A principal component analysis is done in real geometry (i.e. using iittransform).
1 2 3 4 5 6 7 8 9 10 11 12  ## S3 method for class 'rplus'
princomp(x,...,scores=TRUE,center=attr(covmat,"center"),
covmat=var(x,robust=robust,giveCenter=TRUE),
robust=getOption("robust"))
## S3 method for class 'princomp.rplus'
print(x,...)
## S3 method for class 'princomp.rplus'
plot(x,y=NULL,...,npcs=min(10,length(x$sdev)),
type=c("screeplot","variance","biplot","loadings","relative"),
main=NULL,scale.sdev=1)
## S3 method for class 'princomp.rplus'
predict(object,newdata,...)

x 
an rplusdataset (for princomp) or a result from princomp.rplus 
y 
not used 
scores 
a logical indicating whether scores should be computed or not 
npcs 
the number of components to be drawn in the scree plot 
type 
type of the plot: 
scale.sdev 
the multiple of sigma to use when plotting the loadings 
main 
title of the plot 
object 
a fitted princomp.rplus object 
newdata 
another amount dataset of class rcomp 
... 
further arguments to pass to internallycalled functions 
covmat 
provides the covariance matrix to be used for the principle component analysis 
center 
provides the be used for the computation of scores 
robust 
Gives the robustness type for the calculation of the
covariance matrix. See 
Mainly a princomp(iit(x))
is performed. Note all parts in a composition
or in an amount vector share a natural scaling. Therefore, they do not need any
preliminary standardization (which in fact would produce a loss of important information).
For this reason, princomp.rplus
works on the covariance matrix.
The plot routine provides screeplots (type = "s"
,type=
"v"
), biplots (type = "b"
), plots of the effect of
loadings (type = "b"
) in scale.sdev*sdev
spread, and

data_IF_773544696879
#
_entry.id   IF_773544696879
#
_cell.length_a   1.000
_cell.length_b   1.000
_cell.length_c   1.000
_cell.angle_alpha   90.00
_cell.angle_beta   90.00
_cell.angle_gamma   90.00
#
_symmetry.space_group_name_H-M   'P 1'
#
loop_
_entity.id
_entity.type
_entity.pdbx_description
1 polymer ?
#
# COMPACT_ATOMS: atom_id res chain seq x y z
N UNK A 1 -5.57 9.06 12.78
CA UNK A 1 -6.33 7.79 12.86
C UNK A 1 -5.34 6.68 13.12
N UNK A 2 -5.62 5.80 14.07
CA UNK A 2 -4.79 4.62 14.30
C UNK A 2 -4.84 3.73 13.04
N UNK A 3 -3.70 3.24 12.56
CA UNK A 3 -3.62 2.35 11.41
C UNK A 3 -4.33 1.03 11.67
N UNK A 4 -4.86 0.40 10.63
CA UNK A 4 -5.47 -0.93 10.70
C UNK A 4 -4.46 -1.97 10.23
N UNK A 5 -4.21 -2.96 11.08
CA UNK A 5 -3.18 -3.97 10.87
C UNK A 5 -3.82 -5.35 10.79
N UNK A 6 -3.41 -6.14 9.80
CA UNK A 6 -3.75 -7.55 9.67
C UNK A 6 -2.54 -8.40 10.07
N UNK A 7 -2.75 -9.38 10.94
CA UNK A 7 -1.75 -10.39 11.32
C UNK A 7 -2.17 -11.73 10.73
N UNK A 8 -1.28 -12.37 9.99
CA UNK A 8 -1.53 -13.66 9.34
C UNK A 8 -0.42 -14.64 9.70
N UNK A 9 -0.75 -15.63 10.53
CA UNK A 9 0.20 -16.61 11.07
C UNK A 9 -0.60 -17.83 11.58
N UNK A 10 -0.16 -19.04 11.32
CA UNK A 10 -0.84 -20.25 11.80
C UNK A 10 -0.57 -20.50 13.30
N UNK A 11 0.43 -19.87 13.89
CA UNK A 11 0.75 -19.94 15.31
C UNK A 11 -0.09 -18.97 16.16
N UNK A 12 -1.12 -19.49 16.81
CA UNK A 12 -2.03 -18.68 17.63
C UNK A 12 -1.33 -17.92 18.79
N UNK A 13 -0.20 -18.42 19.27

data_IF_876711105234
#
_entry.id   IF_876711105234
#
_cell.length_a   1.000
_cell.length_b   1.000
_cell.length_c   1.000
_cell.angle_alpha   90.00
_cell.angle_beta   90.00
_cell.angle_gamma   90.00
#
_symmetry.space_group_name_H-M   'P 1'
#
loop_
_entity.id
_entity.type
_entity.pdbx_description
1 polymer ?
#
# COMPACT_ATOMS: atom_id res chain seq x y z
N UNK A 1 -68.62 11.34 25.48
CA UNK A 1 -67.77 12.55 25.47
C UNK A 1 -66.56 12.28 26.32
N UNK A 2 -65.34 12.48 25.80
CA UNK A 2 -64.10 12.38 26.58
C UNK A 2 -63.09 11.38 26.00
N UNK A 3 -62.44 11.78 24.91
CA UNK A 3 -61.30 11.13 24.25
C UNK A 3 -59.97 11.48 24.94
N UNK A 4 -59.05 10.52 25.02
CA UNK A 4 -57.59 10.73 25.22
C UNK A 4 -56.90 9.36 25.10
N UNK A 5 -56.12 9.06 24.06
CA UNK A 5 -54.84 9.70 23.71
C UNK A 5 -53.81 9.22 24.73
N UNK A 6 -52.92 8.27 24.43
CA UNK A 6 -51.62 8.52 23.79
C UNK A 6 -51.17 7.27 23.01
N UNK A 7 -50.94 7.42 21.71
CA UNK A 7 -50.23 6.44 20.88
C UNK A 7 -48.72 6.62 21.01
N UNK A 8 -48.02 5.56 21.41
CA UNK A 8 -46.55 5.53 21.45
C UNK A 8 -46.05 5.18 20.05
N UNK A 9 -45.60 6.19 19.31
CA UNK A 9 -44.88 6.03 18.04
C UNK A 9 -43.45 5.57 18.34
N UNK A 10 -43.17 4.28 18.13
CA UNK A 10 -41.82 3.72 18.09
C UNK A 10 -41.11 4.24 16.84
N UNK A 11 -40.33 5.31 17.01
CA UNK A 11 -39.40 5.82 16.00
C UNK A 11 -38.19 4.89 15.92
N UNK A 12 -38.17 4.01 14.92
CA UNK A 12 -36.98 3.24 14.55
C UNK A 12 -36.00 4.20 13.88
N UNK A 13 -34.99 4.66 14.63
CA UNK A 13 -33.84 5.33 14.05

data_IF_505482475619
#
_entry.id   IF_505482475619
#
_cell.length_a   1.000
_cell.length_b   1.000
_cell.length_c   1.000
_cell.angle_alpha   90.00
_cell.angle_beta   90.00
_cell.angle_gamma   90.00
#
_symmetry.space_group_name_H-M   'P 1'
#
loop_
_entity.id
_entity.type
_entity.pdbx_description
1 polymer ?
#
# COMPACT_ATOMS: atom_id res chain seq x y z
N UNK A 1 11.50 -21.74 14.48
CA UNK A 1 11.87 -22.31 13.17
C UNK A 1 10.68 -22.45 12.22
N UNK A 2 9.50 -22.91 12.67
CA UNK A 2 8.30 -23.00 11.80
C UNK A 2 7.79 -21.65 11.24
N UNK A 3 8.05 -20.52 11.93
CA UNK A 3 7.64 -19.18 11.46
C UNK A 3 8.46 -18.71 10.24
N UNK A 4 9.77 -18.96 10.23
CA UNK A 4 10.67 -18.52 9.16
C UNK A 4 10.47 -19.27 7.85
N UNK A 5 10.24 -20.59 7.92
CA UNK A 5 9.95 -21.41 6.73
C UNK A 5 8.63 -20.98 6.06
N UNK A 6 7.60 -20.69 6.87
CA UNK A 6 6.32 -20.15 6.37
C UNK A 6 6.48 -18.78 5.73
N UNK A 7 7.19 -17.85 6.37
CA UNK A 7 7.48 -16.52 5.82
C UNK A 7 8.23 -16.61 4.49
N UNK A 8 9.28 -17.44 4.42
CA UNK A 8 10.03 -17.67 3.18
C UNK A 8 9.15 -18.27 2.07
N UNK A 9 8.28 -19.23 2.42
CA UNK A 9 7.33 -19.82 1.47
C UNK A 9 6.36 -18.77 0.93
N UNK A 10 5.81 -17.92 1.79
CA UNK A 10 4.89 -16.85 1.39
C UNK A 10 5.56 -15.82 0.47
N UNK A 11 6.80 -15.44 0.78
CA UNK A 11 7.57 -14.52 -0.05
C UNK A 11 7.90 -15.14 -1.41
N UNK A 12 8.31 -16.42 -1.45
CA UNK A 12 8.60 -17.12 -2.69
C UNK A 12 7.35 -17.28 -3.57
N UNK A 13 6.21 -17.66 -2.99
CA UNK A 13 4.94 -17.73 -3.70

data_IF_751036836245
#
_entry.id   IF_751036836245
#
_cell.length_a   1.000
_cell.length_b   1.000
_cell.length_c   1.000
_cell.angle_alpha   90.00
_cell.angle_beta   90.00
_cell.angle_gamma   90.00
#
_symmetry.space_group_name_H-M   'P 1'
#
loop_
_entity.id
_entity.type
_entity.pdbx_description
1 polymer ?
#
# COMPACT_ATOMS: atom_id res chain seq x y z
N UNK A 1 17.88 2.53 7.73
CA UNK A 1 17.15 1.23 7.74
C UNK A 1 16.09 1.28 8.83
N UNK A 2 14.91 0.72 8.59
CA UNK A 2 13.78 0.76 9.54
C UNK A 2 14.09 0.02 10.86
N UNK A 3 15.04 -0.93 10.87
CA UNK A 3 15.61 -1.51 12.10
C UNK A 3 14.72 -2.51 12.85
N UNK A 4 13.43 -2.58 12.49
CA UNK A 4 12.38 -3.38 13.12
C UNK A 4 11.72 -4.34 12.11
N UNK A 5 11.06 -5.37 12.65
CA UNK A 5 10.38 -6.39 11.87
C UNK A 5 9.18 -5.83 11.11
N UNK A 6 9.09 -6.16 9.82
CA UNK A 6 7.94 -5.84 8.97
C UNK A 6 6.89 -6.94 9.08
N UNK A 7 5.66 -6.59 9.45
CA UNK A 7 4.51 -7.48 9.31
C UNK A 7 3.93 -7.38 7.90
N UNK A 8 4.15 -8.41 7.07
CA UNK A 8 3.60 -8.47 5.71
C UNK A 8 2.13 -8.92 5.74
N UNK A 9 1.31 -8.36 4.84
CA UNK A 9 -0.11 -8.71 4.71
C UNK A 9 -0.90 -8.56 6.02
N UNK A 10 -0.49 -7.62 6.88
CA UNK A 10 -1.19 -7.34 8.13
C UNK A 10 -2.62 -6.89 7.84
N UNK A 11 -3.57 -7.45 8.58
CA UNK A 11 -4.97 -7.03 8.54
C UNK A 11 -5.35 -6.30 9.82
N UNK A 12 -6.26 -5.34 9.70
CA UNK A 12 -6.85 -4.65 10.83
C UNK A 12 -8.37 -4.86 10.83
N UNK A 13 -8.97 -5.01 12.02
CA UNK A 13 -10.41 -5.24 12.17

loadings of pairwise differences (type = "r"
).
The interpretation of a screeplot does not differ from ordinary
screeplots. It shows the eigenvalues of the covariance matrix, which
represent the portions of variance explained by the principal
components.
The interpretation of the biplot uses, additionally to the
classical interperation, a compositional concept: the
differences between two arrowheads can be interpreted as the shift of mass
between the two components represented by the arrows.
The amount loading plot is more or less a standard
loadings plot. The loadings are displayed by a barplot as positive and
negative changes of amounts.
The loadings plot can work in two different modes: If
scale.sdev
is set to NA
it displays the amount vector
being represented by the unit vector of loadings in the iittransformed space. If
scale.sdev
is numeric we use this amount vector scaled by the
standard deviation of the respective component.
The relative plot displays the relativeLoadings
as a
barplot. The deviation from a unit bar shows the effect of
each principal component on the respective differences.
princomp
gives an object of type
c("princomp.rcomp","princomp")
with the following content:
sdev 
the standard deviation of the principal components 
loadings 
the matrix of variable loadings (i.e., a matrix which
columns contain the eigenvectors). This is of class

Loadings 
the loadings as an 
center 
the iittransformed vector of means used to center the dataset 
Center 
the 
scale 
the scaling applied to each variable 
n.obs 
number of observations 
scores 
if 
call 
the matched call 
na.action 
not clearly understood 
predict
returns a matrix of scores of the observations in the
newdata
dataset.
The other routines are mainly called for their side effect of plotting or
printing and return the object x
.
iit
,rplus
, relativeLoadings
princomp.rcomp
, princomp.aplus
,
1 2 3 4 5 6 7 8 9 10 11 12 13 14 15 16 17 18 19 20 21 22 23  data(SimulatedAmounts)
pc < princomp(rplus(sa.lognormals5))
pc
summary(pc)
plot(pc) #plot(pc,type="screeplot")
plot(pc,type="v")
plot(pc,type="biplot")
plot(pc,choice=c(1,3),type="biplot")
plot(pc,type="loadings")
plot(pc,type="loadings",scale.sdev=1) # Downward
plot(pc,type="relative",scale.sdev=NA) # The directions
plot(pc,type="relative",scale.sdev=1) # one sigma Upward
plot(pc,type="relative",scale.sdev=1) # one sigma Downward
biplot(pc)
screeplot(pc)
loadings(pc)
relativeLoadings(pc,mult=FALSE)
relativeLoadings(pc)
relativeLoadings(pc,scale.sdev=1)
relativeLoadings(pc,scale.sdev=2)
pc$sdev^2
cov(predict(pc,sa.lognormals5))

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